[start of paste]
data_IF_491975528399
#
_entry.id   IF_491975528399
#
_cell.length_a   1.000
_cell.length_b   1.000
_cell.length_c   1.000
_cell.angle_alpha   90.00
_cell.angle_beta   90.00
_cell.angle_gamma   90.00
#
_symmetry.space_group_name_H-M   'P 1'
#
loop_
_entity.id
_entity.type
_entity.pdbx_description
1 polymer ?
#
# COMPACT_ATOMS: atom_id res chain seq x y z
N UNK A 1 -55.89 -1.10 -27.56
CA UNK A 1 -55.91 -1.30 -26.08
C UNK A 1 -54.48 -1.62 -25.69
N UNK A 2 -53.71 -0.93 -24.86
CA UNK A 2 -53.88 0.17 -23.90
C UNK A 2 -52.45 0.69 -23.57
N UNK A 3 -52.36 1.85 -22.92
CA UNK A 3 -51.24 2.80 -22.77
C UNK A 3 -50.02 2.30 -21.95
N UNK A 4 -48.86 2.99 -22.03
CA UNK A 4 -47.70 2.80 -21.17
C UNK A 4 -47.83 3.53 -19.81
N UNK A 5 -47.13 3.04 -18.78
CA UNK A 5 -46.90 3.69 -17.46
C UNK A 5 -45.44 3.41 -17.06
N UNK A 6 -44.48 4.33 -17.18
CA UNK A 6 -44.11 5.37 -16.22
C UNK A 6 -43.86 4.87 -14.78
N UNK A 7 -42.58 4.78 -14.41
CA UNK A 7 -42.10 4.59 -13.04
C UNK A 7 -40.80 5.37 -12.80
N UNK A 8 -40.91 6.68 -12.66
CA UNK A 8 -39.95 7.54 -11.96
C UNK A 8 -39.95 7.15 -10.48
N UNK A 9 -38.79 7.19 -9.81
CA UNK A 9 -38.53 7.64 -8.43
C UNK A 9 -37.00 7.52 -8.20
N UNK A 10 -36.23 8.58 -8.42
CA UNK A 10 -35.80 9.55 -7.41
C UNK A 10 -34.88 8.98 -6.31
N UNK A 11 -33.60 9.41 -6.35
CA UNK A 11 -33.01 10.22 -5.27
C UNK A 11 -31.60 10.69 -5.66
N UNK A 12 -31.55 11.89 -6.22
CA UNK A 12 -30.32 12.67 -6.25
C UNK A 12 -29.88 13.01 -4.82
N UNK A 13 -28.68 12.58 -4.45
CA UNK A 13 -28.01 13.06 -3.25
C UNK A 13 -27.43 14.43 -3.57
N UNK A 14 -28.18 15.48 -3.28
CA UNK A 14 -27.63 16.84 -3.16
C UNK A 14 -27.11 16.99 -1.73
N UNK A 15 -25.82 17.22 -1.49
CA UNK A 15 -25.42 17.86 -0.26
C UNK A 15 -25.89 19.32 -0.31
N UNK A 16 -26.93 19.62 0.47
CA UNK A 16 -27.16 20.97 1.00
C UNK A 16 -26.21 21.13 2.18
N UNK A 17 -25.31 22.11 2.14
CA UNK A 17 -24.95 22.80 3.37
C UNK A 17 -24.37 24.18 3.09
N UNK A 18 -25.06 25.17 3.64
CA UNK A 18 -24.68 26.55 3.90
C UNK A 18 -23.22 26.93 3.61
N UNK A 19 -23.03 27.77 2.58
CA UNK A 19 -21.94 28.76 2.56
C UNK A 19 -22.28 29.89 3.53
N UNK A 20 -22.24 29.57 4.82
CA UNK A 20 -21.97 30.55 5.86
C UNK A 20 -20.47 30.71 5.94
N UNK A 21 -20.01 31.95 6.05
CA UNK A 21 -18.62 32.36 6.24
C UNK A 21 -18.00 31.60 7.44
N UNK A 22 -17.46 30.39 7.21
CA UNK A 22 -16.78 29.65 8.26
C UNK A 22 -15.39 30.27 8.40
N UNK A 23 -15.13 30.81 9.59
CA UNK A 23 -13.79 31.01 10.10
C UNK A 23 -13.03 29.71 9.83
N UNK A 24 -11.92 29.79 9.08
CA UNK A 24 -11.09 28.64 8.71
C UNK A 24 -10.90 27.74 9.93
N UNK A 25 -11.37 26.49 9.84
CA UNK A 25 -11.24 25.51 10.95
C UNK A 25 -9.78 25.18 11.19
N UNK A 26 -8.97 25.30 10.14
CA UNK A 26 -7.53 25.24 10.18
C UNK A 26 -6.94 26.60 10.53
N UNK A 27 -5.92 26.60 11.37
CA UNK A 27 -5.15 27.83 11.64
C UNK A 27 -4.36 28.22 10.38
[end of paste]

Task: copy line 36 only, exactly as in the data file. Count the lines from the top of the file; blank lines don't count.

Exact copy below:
N UNK A 6 -44.48 4.33 -17.18